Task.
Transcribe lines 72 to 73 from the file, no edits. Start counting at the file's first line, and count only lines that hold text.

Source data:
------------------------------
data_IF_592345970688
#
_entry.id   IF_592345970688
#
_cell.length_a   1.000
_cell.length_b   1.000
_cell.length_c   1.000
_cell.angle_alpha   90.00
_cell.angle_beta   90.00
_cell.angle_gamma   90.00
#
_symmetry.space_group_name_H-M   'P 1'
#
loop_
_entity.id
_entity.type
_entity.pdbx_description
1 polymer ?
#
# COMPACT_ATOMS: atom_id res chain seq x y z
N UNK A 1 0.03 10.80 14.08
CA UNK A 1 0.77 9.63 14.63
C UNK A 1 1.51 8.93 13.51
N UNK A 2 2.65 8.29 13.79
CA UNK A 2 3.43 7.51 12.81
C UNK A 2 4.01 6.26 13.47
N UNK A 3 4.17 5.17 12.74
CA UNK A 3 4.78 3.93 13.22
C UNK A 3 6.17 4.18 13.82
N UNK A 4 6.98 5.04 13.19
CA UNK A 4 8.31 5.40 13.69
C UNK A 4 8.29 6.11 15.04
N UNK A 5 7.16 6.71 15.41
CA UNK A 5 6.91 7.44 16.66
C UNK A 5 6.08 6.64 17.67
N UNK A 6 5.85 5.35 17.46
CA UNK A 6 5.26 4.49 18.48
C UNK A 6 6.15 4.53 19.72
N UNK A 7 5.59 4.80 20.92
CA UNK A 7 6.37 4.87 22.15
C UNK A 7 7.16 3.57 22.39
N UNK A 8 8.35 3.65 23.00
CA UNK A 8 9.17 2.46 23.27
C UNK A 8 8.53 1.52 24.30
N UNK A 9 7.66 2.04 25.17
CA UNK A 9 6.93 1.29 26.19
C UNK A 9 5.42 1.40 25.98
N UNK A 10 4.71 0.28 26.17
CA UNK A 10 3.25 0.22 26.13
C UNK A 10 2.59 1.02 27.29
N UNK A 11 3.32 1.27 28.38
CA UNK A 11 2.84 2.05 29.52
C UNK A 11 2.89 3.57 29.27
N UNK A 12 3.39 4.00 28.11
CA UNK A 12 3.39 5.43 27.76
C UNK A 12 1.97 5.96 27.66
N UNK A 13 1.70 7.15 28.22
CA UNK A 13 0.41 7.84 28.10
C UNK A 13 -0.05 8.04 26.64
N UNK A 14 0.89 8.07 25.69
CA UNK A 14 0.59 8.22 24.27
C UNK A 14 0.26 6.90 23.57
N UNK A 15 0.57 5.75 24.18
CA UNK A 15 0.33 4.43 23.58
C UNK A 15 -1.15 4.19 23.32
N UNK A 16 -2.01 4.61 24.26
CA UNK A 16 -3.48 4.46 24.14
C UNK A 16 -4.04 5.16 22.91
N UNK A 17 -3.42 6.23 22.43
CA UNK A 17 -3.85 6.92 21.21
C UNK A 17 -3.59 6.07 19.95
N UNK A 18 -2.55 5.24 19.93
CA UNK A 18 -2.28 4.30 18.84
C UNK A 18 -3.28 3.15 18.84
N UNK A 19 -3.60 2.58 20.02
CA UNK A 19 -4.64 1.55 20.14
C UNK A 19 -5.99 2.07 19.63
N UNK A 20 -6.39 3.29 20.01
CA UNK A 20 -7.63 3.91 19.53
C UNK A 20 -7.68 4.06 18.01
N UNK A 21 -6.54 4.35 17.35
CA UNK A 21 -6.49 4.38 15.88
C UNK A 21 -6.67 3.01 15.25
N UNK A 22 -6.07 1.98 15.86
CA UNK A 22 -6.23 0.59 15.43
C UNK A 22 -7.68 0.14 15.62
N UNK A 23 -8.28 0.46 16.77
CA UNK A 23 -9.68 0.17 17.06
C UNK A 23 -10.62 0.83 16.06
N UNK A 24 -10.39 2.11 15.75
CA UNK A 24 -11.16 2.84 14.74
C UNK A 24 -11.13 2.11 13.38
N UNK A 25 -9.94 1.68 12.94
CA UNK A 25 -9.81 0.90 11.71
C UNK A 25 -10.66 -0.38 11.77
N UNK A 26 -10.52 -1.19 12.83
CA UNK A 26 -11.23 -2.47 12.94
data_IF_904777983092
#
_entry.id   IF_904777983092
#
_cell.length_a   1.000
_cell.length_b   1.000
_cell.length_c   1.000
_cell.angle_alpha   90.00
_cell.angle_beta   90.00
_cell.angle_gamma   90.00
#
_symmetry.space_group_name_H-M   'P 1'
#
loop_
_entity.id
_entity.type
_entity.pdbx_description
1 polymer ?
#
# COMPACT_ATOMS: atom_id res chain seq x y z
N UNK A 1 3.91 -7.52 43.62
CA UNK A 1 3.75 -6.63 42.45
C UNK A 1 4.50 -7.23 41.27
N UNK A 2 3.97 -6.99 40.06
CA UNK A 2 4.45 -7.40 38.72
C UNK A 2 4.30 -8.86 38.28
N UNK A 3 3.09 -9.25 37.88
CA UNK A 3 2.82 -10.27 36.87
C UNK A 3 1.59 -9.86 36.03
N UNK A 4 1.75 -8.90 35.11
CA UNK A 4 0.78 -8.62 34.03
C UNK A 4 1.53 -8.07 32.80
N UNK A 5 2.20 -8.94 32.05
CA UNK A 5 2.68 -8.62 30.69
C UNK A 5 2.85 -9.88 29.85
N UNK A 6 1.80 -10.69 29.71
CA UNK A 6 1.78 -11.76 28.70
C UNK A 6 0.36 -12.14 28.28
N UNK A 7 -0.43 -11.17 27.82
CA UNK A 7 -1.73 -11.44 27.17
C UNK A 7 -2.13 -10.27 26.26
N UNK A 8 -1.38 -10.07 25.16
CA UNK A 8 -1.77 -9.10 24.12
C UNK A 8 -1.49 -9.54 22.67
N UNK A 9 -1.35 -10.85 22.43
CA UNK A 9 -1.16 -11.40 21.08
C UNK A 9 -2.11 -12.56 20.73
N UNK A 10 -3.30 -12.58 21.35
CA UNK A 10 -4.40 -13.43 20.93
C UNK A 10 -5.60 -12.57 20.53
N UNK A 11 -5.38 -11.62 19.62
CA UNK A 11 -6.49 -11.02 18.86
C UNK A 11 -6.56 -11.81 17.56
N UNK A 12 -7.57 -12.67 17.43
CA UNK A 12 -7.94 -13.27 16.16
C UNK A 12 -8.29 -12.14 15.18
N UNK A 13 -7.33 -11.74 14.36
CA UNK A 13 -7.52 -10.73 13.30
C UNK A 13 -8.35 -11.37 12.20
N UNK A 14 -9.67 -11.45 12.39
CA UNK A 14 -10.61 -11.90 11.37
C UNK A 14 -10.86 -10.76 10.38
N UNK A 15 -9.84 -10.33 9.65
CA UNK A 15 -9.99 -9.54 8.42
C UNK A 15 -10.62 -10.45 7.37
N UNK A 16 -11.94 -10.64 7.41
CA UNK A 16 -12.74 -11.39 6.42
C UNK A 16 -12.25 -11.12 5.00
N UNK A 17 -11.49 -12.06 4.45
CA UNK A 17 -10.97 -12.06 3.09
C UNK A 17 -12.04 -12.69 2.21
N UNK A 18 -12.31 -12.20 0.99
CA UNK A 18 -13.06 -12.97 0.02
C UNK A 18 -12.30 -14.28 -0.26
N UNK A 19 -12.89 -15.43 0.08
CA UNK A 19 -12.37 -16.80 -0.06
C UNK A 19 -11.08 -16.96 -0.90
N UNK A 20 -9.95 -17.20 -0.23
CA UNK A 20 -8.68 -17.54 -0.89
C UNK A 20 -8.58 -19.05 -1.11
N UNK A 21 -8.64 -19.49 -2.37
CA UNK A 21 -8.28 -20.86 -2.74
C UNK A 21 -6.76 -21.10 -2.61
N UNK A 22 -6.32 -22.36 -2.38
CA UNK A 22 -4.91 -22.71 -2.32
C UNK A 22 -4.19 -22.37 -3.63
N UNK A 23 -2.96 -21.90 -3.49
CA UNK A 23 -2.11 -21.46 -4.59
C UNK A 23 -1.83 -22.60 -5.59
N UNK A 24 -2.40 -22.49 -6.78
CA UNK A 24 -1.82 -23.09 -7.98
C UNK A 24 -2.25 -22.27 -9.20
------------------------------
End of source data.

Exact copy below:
N UNK A 18 -2.55 5.24 19.93
CA UNK A 18 -2.28 4.30 18.84